- The Washington Times - Sunday, May 6, 2007


Red Army terrorist asks for clemency

BERLIN — The German president has met with a convicted Red Army terrorist leader to decide whether to grant him clemency, his spokesman said yesterday, angering conservative lawmakers who want no mercy for those who showed their victims none.

Christian Klar’s clemency plea has provoked an emotional debate across Germany. Conservatives are vehemently opposed to the early release of a man convicted for his role in the slayings of several people as a leader of the Red Army Faction, a group that left a trail of bodies in its more than two-decade campaign against capitalism.

President Horst Kohler will decide this week whether to grant Klar’s early release, presidential spokesman Martin Kothe said. He confirmed a report in Der Spiegel magazine that the president met with Klar last week.

Many have denounced a court’s decision last month to grant Klar brief supervised releases from prison. Klar is eligible for parole in 2009, and inmates are typically granted accompanied trips out of prison to prepare them for possible release.


Militiamen prepare to fight in Kosovo

BELGRADE — Hundreds of burly former militiamen from the Balkan wars regrouped outside a church in central Serbia yesterday, promising to fight together as a paramilitary unit once more if Kosovo breaks away from the government in Belgrade.

Twenty-seven persons were detained, all wearing T-shirts with symbols of the disbanded Unit for Special Operations, whose former commander and several members are on trial for the 2003 assassination of Serbia’s reformist Prime Minister Zoran Djindjic.

The event illustrated the mounting nationalism over the Western-backed plan to allow Kosovo to split from Serbia as demanded by its ethnic Albanian majority.

Kosovo is formally part of Serbia but is dominated by ethnic Albanians who are seeking independence. The region has been run by the United Nations since a 1998-99 Serb-Albanian war.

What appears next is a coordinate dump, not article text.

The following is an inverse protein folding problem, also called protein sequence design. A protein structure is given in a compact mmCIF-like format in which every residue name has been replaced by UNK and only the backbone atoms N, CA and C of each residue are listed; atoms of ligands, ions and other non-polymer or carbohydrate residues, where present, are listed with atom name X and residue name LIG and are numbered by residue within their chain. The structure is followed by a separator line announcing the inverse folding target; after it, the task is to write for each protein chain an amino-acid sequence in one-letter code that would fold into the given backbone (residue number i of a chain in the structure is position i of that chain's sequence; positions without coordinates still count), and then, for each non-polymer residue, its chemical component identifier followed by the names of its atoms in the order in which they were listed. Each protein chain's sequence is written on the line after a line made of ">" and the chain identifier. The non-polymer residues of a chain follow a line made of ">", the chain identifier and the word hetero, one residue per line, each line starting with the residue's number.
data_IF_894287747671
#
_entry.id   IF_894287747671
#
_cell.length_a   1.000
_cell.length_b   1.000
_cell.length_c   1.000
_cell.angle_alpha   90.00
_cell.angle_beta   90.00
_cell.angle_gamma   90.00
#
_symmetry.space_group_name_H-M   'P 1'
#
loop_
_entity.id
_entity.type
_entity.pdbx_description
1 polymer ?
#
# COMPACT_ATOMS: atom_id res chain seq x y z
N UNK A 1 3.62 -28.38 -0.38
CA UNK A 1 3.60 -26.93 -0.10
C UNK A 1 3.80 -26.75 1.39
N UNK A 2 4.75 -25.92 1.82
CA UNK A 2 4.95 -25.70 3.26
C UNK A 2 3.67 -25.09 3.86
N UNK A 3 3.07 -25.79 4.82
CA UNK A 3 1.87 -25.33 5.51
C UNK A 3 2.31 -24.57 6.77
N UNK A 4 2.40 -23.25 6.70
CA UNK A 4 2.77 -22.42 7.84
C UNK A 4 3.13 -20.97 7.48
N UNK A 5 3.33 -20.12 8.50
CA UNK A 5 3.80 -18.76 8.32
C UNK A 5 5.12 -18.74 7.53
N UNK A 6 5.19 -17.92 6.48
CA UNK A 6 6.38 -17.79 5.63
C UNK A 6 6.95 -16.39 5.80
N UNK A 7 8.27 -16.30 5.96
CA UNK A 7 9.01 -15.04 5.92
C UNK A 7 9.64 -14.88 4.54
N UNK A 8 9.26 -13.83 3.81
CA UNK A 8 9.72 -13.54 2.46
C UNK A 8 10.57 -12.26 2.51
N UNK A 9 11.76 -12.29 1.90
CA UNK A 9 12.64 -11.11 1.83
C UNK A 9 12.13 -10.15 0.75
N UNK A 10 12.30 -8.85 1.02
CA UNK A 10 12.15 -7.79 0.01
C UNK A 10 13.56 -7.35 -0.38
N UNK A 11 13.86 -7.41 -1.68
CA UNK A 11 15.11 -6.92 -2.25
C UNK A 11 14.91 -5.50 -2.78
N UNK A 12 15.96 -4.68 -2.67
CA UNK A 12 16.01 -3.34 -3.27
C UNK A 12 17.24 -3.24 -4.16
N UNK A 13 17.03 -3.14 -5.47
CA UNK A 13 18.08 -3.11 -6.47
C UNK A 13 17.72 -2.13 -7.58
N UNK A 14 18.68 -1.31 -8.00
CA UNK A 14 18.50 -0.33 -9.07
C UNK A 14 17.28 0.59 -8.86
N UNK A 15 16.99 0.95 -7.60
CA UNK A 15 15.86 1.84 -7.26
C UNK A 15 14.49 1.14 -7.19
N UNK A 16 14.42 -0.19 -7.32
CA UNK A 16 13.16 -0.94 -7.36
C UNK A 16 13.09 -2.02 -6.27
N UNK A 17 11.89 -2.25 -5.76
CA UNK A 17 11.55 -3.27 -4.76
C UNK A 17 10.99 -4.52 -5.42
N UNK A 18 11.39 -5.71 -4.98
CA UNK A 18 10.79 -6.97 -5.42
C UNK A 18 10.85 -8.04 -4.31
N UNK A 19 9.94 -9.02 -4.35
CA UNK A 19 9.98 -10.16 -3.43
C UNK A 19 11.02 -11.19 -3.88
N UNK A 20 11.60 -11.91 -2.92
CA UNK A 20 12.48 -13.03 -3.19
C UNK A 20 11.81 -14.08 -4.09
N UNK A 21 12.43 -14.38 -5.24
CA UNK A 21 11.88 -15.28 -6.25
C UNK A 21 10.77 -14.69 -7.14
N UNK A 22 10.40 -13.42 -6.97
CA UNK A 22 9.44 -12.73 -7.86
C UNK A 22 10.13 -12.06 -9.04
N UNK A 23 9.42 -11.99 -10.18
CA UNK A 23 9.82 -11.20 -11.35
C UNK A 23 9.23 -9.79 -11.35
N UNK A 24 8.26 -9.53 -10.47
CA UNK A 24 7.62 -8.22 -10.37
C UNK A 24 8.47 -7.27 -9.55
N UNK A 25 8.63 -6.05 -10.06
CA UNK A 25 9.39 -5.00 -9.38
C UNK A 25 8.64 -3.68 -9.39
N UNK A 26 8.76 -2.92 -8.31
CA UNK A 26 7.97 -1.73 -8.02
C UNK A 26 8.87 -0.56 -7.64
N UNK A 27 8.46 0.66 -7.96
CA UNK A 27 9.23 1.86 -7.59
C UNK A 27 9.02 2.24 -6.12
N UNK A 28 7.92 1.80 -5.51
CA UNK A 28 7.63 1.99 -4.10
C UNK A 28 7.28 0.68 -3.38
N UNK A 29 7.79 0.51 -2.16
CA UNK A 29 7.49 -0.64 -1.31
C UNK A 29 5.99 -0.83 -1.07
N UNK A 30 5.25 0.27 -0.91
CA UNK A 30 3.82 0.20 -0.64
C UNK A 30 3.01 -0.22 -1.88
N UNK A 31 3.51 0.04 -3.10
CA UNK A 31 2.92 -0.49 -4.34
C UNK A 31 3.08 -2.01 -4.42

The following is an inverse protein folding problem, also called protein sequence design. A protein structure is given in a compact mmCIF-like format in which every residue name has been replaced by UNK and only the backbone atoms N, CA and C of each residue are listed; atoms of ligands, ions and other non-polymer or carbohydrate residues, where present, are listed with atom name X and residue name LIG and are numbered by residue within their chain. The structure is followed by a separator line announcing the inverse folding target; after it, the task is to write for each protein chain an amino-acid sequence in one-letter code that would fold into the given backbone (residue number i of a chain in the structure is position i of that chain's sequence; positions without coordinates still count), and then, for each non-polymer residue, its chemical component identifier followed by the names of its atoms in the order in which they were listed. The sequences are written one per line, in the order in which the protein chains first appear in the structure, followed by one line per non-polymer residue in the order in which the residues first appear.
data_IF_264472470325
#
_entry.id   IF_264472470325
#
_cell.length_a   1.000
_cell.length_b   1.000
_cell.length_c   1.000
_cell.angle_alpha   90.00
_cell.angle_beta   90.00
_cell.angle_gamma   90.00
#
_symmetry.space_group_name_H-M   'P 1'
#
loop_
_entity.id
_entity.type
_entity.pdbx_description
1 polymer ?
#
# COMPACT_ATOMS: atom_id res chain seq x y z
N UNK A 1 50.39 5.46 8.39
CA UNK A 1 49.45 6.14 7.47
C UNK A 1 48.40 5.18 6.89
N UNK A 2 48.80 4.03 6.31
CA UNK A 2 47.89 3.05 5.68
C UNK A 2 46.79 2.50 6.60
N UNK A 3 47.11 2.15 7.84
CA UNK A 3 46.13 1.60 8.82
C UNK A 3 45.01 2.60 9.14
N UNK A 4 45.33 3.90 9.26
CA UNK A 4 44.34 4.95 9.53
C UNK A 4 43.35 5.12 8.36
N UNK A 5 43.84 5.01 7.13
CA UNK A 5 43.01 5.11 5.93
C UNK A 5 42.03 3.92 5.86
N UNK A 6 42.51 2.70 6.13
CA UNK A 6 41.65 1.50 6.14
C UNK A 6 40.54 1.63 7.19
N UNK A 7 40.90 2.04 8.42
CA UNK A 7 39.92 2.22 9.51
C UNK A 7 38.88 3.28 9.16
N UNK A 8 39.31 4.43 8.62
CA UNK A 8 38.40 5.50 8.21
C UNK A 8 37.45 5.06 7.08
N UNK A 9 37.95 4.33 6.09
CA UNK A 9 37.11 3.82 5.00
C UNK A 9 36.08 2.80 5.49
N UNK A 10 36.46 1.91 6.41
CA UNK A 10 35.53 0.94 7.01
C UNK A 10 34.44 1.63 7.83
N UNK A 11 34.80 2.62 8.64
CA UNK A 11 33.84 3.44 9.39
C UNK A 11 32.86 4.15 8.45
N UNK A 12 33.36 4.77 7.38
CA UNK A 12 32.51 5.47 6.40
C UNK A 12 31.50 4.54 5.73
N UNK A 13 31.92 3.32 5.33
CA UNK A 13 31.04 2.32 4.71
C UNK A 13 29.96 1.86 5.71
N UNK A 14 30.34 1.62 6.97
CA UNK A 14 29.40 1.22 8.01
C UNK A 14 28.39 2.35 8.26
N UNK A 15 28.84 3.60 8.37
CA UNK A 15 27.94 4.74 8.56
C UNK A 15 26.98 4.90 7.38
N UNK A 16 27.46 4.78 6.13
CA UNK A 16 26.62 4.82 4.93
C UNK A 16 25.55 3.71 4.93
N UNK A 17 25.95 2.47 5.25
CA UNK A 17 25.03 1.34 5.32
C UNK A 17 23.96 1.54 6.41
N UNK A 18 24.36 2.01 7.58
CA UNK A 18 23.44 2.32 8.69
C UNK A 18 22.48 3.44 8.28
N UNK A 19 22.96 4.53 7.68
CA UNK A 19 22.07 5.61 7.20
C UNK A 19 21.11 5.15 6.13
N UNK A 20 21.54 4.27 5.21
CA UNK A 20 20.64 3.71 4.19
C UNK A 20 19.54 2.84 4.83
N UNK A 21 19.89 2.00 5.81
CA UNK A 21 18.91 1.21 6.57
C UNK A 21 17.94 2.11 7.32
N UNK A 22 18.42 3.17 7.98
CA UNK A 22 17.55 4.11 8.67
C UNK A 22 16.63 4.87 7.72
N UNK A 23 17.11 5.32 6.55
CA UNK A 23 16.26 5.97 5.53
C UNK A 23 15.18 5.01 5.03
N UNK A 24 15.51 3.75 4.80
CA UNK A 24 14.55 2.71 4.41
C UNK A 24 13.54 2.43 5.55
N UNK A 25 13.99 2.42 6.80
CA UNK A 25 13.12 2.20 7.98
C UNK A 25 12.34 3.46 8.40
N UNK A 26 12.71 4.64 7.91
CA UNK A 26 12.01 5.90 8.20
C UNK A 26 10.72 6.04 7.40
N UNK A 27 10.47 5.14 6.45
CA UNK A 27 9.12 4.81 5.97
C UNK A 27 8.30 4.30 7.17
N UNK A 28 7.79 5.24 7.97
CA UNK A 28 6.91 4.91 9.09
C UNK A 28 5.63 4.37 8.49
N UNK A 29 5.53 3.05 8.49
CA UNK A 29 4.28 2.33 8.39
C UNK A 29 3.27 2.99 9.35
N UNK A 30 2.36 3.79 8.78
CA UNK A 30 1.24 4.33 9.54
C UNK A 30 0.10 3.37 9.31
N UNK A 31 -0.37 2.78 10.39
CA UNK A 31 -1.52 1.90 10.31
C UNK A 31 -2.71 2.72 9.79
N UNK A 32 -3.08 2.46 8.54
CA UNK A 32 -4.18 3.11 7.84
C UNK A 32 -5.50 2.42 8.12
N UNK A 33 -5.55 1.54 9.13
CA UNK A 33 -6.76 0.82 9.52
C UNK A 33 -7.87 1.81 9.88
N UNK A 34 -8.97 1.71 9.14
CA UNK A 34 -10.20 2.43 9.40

Speeders overwhelm radar enforcement

BRUSSELS — Prosecutors in the Belgian capital, overwhelmed by the number of speeding fines imposed since fixed radar traps were installed, have asked police to let off all but the worst offenders — angering local mayors.

The prosecutor’s office is grappling with a backlog of 10,000 cases. Speeding fines are not automatic in Belgium, and each case goes through the prosecutor’s office.

The paper quoted a letter from the prosecutor to district mayors suggesting they temporarily reduce the number of speed controls and that police report only the worst cases, when drivers exceed the limit by about 25 mph.


Secularists protest against government

MANISA — Tens of thousands of secularist flag-waving Turks rallied for the third big anti-government protest in a month yesterday as conflict rages over the role of religion in the Muslim country’s politics.

A parliamentary committee yesterday accepted Prime Minister Recep Tayyip Erdogan’s proposals for constitutional changes to let the people, rather than parliament, elect the president, the Anatolian news agency reported.

The changes, which might increase the chances of the ruling party’s presidential candidate, former Islamist Abdullah Gul, of becoming head of state, could be approved by lawmakers in coming days.

Tension is high after a warning from the pro-secular army against Mr. Gul, the foreign minister, and a court decision to annul the first round of parliamentary voting for the presidency.

From wire dispatches and staff reports



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